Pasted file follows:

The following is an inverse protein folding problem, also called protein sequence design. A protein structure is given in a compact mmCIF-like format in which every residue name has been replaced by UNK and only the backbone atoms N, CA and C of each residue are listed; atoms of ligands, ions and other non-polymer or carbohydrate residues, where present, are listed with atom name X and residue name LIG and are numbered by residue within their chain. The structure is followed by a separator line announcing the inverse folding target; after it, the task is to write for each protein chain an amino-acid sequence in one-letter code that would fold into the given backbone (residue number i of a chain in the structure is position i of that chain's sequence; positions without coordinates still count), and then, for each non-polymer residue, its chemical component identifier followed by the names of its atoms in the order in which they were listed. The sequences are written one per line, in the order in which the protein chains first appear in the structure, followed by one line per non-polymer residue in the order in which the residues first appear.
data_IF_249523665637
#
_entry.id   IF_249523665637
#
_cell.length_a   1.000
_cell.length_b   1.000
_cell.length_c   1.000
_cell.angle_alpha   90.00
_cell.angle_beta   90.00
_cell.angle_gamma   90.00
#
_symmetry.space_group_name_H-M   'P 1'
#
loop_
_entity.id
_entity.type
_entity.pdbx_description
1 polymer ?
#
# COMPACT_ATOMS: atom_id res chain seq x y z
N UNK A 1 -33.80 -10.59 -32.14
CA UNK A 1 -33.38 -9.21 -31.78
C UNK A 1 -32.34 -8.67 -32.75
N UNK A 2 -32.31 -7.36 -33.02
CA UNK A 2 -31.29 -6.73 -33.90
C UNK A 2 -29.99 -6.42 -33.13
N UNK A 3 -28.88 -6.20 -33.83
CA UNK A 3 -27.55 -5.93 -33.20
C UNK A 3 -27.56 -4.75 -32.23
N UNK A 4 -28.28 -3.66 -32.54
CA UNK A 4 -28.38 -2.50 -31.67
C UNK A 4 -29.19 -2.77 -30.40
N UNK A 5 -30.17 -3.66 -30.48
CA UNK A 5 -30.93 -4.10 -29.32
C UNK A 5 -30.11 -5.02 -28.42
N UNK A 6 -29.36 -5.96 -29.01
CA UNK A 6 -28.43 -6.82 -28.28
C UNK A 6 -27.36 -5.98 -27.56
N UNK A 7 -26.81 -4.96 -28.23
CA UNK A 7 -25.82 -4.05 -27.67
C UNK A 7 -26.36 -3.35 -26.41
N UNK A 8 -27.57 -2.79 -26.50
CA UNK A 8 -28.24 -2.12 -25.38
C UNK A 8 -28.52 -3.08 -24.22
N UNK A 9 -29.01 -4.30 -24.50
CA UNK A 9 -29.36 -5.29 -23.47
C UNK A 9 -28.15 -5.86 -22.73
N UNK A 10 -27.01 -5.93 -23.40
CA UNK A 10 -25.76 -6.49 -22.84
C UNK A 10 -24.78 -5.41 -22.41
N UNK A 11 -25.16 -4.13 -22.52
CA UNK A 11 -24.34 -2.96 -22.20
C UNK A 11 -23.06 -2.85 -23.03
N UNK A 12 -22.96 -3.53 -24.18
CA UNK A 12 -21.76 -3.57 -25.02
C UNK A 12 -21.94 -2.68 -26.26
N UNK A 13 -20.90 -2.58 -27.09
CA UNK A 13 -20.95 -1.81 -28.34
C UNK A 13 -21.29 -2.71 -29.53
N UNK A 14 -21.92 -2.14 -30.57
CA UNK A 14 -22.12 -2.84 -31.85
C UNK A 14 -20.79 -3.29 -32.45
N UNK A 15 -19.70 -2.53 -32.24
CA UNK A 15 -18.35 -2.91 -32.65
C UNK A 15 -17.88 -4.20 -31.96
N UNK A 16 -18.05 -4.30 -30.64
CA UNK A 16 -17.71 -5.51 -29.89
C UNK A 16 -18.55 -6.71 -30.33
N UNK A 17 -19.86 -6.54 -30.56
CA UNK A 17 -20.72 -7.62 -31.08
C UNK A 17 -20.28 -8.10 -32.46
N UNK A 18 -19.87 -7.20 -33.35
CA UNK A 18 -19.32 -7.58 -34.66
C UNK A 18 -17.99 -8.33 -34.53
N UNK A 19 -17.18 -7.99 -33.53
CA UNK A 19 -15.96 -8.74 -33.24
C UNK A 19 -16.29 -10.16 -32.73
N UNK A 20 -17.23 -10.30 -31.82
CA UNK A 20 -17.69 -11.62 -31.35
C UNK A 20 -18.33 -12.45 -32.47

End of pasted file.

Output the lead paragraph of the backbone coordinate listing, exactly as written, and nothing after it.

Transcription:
The following is an inverse protein folding problem, also called protein sequence design. A protein structure is given in a compact mmCIF-like format in which every residue name has been replaced by UNK and only the backbone atoms N, CA and C of each residue are listed; atoms of ligands, ions and other non-polymer or carbohydrate residues, where present, are listed with atom name X and residue name LIG and are numbered by residue within their chain. The structure is followed by a separator line announcing the inverse folding target; after it, the task is to write for each protein chain an amino-acid sequence in one-letter code that would fold into the given backbone (residue number i of a chain in the structure is position i of that chain's sequence; positions without coordinates still count), and then, for each non-polymer residue, its chemical component identifier followed by the names of its atoms in the order in which they were listed. The sequences are written one per line, in the order in which the protein chains first appear in the structure, followed by one line per non-polymer residue in the order in which the residues first appear.